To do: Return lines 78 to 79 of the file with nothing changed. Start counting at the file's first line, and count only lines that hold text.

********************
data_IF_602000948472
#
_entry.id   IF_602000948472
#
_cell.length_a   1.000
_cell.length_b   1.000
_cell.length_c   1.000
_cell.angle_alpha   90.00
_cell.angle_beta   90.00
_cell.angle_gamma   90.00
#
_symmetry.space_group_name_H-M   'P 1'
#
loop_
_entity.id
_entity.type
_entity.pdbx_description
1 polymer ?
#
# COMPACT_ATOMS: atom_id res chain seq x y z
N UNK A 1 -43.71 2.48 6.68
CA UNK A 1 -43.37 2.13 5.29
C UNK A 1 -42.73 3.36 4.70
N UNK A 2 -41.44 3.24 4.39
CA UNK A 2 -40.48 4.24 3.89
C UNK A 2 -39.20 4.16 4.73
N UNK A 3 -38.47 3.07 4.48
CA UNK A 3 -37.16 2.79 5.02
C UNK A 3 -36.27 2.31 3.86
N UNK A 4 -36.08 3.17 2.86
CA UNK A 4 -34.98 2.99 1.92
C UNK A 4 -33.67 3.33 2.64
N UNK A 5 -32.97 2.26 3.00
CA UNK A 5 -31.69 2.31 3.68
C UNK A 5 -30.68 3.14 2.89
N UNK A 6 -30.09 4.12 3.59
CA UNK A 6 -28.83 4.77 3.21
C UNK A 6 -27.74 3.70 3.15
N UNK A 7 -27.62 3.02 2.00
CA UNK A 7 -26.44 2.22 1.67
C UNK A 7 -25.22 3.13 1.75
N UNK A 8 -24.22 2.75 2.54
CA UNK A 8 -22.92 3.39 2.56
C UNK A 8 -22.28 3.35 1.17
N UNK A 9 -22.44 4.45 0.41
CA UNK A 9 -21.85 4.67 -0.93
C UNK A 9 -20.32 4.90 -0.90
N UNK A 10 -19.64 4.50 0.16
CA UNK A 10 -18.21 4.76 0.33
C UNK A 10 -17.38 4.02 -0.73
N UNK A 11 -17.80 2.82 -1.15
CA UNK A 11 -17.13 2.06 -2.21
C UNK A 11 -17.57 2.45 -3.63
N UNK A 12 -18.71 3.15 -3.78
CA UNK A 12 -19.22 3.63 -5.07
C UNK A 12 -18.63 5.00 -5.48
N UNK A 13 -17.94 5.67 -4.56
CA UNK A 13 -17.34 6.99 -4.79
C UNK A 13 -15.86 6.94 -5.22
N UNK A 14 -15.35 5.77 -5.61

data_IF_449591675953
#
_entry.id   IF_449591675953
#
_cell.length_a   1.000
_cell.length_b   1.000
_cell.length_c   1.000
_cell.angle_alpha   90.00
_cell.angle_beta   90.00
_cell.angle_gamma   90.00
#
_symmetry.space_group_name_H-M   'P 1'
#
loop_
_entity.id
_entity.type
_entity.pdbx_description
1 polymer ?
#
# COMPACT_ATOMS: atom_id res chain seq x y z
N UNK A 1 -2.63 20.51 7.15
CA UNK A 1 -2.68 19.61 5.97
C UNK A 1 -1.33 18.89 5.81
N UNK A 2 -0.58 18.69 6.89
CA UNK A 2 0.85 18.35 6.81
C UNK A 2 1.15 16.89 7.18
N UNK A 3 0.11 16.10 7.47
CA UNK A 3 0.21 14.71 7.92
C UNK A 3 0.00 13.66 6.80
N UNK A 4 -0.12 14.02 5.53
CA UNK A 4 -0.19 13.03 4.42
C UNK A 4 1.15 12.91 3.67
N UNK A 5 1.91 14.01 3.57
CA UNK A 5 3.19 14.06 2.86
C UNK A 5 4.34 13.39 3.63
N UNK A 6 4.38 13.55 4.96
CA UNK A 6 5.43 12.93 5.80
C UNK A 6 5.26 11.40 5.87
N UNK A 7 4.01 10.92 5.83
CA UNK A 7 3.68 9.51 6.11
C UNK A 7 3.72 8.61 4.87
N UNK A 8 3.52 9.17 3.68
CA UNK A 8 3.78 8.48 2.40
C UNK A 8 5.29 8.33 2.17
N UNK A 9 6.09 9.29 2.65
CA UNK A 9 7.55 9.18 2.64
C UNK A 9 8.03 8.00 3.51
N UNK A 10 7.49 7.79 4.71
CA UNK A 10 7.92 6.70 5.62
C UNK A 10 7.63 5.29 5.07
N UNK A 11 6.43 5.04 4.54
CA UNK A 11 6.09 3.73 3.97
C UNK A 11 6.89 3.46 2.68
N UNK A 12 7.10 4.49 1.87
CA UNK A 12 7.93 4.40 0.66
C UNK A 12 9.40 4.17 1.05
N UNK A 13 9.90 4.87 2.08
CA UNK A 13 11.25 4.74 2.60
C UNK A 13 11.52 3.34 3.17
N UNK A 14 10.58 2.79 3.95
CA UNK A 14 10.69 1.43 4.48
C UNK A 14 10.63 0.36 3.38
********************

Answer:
1 polymer ?
#